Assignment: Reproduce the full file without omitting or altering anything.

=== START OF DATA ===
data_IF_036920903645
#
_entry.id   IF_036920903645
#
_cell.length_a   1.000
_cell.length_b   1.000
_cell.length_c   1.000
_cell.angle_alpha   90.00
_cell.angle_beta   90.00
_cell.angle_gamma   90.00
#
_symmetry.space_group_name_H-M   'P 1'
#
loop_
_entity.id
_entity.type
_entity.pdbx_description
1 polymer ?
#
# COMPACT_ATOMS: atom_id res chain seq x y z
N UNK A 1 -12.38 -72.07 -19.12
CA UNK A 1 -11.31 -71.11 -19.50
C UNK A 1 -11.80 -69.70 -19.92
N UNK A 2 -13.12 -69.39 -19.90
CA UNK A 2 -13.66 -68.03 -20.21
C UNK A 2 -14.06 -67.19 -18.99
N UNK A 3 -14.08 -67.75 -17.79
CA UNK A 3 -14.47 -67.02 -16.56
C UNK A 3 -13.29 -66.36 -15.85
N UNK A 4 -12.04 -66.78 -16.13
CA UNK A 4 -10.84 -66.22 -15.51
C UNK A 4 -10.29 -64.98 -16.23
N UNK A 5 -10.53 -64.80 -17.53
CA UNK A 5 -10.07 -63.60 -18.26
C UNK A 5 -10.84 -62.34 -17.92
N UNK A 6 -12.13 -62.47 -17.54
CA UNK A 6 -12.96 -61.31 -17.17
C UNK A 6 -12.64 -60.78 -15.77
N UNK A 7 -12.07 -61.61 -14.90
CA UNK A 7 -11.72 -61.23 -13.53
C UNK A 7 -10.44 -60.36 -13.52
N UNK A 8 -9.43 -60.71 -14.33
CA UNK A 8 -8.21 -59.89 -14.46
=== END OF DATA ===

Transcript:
data_IF_036920903645
#
_entry.id   IF_036920903645
#
_cell.length_a   1.000
_cell.length_b   1.000
_cell.length_c   1.000
_cell.angle_alpha   90.00
_cell.angle_beta   90.00
_cell.angle_gamma   90.00
#
_symmetry.space_group_name_H-M   'P 1'
#
loop_
_entity.id
_entity.type
_entity.pdbx_description
1 polymer ?
#
# COMPACT_ATOMS: atom_id res chain seq x y z
N UNK A 1 -12.38 -72.07 -19.12
CA UNK A 1 -11.31 -71.11 -19.50
C UNK A 1 -11.80 -69.70 -19.92
N UNK A 2 -13.12 -69.39 -19.90
CA UNK A 2 -13.66 -68.03 -20.21
C UNK A 2 -14.06 -67.19 -18.99
N UNK A 3 -14.08 -67.75 -17.79
CA UNK A 3 -14.47 -67.02 -16.56
C UNK A 3 -13.29 -66.36 -15.85
N UNK A 4 -12.04 -66.78 -16.13
CA UNK A 4 -10.84 -66.22 -15.51
C UNK A 4 -10.29 -64.98 -16.23
N UNK A 5 -10.53 -64.80 -17.53
CA UNK A 5 -10.07 -63.60 -18.26
C UNK A 5 -10.84 -62.34 -17.92
N UNK A 6 -12.13 -62.47 -17.54
CA UNK A 6 -12.96 -61.31 -17.17
C UNK A 6 -12.64 -60.78 -15.77
N UNK A 7 -12.07 -61.61 -14.90
CA UNK A 7 -11.72 -61.23 -13.53
C UNK A 7 -10.44 -60.36 -13.52
N UNK A 8 -9.43 -60.71 -14.33
CA UNK A 8 -8.21 -59.89 -14.46